Various members in the know said last week that they expect the club to make a long-term commitment. But even then the Shore course may be seen only every other year. In an absolute embarrassment of riches, Monterey Peninsula boasts another terrific 18 holes, the Dunes course, a 1926 collaboration between Seth Raynor and Robert Hunter. In the mid-'90s Rees Jones performed a makeover, and in the last couple of years he has redone bunkers and added some macho new tees. The Dunes is the longer and tougher of the two courses, and while it does not have the start-to-finish elegance of the Shore or quite as many ocean vistas, it does boast one of the world's most spectacular par-3s, the 175-yard 14th hole, which demands a full-blooded carry over the churning Pacific.
Having yet another great new course to offer up may only double the buzz. "Bringing in Monterey Peninsula is going to help this tournament as much as losing Cypress hurt it," says Faxon.
Ah, yes, Cypress Point—no Pro-Am week would be complete without some pining for the fabled Alister MacKenzie masterpiece, which last hosted the tournament 20 years ago. Aggressively private, Cypress dropped out of sight in the wake of the Shoal Creek controversy, which brought a Tour mandate that its host clubs have diverse memberships. As one Cypress member recounted last week, "At the time we tried to explain that we have a process here for membership, and that there was a seven-year waiting list. We were not going to subvert all of that and shove someone in just to appease the Tour. The media really clobbered Cypress, and it was a very unattractive period in the club's history. The great irony, of course, is that the club has always been a very egalitarian place." With a laugh, he added, "Irrespective of income."
Cypress Point was cofounded by Marion Hollins, a decorated women's amateur champion who captained the inaugural U.S. Curtis Cup team in 1932. The club enjoys a long tradition of female members and currently has about a dozen. There is also a mix of African-American and Asian-American members. It is a measure of Cypress's relatively progressive outlook that Condoleezza Rice was recently nominated for membership.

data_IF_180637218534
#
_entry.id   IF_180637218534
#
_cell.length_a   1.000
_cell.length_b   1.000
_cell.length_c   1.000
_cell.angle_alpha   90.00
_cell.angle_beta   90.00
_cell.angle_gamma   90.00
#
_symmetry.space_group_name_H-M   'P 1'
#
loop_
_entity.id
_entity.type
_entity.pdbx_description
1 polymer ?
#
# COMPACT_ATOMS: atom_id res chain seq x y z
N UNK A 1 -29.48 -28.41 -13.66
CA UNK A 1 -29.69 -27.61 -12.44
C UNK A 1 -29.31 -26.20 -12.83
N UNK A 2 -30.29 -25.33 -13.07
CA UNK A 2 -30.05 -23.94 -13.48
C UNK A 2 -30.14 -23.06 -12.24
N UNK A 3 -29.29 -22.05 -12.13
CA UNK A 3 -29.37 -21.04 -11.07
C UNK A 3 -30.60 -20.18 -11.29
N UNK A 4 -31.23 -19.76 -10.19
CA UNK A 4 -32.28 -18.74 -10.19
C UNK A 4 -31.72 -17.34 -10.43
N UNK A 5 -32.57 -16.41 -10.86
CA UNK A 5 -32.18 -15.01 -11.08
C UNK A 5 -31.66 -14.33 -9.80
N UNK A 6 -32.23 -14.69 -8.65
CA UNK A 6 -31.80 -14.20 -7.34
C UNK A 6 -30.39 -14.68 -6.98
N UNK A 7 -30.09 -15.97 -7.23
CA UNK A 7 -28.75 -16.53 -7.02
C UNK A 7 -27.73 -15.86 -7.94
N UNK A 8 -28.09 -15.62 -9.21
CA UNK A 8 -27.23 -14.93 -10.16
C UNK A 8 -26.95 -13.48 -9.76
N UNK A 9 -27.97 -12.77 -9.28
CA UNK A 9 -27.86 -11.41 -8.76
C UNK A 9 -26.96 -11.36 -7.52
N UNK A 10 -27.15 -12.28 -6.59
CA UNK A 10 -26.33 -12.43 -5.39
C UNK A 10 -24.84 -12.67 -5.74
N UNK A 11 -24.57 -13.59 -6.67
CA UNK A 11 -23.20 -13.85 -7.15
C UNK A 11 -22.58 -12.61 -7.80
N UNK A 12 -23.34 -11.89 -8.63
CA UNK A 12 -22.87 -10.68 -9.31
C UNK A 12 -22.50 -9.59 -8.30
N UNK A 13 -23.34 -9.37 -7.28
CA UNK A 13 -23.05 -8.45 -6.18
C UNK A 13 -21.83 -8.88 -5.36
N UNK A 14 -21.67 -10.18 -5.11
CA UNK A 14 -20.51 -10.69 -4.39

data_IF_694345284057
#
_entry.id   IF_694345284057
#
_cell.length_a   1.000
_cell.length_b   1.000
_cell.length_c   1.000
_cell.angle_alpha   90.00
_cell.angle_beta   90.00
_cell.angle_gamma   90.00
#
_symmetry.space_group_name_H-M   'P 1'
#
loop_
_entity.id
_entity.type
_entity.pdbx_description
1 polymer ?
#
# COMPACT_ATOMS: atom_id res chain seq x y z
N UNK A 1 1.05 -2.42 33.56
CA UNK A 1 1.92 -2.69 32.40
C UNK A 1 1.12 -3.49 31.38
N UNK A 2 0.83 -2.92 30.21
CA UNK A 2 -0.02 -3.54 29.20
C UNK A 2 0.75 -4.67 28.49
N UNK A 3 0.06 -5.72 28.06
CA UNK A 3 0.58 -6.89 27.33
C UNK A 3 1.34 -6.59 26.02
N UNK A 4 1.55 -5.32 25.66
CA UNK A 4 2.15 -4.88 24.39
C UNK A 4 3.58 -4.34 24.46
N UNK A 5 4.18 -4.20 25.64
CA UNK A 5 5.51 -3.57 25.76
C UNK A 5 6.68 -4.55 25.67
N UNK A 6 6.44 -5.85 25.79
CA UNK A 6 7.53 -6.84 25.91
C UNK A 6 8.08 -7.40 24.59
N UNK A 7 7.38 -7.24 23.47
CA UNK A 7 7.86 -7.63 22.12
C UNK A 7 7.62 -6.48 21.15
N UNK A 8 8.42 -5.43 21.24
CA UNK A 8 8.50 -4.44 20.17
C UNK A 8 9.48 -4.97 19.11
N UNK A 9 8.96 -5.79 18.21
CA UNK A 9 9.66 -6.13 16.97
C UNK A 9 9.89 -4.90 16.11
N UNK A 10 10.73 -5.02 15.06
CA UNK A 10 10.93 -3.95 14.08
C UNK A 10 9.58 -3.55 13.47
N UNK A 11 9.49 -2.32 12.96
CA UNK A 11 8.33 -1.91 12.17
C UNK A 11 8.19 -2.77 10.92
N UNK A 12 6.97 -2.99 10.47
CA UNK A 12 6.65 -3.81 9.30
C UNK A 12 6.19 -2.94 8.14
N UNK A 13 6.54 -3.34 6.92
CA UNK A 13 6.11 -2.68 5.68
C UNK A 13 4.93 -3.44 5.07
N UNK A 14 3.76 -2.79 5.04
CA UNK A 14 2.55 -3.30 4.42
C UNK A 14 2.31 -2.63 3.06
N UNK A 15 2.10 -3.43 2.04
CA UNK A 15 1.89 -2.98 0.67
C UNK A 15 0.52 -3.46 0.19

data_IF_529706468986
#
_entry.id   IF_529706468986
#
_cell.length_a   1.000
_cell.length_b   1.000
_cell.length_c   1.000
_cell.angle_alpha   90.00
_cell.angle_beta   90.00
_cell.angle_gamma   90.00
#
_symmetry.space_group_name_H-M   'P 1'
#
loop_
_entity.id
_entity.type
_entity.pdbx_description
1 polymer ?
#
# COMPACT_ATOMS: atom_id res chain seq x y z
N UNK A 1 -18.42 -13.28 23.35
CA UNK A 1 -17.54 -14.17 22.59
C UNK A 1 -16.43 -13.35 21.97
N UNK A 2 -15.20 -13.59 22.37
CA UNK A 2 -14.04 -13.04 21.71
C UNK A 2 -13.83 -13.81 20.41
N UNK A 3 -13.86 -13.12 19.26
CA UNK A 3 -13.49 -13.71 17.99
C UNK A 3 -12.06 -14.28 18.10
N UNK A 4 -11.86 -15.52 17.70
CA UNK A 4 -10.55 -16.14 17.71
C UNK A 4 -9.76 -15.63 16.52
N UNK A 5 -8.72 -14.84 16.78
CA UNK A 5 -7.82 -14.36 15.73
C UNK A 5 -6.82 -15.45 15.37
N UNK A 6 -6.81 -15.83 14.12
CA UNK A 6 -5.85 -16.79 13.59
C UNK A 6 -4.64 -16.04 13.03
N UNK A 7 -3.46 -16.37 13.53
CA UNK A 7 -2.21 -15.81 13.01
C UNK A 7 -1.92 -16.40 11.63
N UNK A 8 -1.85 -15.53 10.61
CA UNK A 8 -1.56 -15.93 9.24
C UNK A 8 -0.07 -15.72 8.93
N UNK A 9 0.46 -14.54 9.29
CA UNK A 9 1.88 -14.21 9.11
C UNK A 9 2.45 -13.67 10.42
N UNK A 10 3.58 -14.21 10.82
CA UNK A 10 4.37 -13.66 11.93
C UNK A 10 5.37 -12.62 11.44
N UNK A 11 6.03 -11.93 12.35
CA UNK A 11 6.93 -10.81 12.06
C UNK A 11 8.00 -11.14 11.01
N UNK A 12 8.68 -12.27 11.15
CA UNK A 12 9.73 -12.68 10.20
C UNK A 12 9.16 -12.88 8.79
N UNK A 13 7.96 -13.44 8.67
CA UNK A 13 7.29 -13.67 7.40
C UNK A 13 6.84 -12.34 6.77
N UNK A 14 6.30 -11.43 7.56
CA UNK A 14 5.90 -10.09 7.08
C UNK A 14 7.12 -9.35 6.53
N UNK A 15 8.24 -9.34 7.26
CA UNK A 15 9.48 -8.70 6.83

With its membership demographics now a nonissue, there have been rumblings that Cypress may consider reopening its doors to the wider golf world. Last year a USGA committee member played in Cypress Point's member-guest and afterward sought out Mike Davis, the USGA's senior director of rules and competitions. Recalls Davis, "They said to me, 'Would the USGA ever be interested in hosting something at Cypress?' There had clearly been some talk about it out there. I chuckled and said, 'In a Minnesota minute.'"
While Monterey Peninsula and Pebble Beach have made numerous changes to continue to challenge the game's best players, Cypress has steadfastly—some would say heroically—refused to touch its timeless 6,509-yard layout. There is a feeling among much of the membership that by not supersizing MacKenzie's original design, Cypress has become a living, breathing monument to how much modern equipment has affected the game. On the subject of retrofitting Cypress, Tom Fazio, who has overseen the lengthening of Pine Valley and Merion, says, "There have been some discussions, but nothing official. Defiance is too strong a word, but Cypress is a unique place, and change is not a priority."
There is another hurdle to trying to host a large-scale tournament at Cypress. The club spent the late-'90s restoring the gorgeous dunes that frame so many holes, leading Davis to wonder, "How do you rope and stake it? You don't want the gallery walking across the dunes. You'd do the least amount of damage to the property having the gallery walk down the fairway, like they do at the Curtis Cup."
Come to think of it, Cypress is the perfect length to test the top women's amateurs. And hosting a Curtis Cup would be a nice tip of the cap to Hollins as well as a pointed display of Cypress Point's open-mindedness.
The next available date for the Curtis Cup is 2014, when the biennial match is due to be played in the U.S. A long shot? Maybe. But when the sun is shining in Pebble Beach, as it was for last week's Pro-Am, it's easy to dream. The courses are so good and so pretty, they don't serve merely as tournament backdrops. They elevate the entire sport.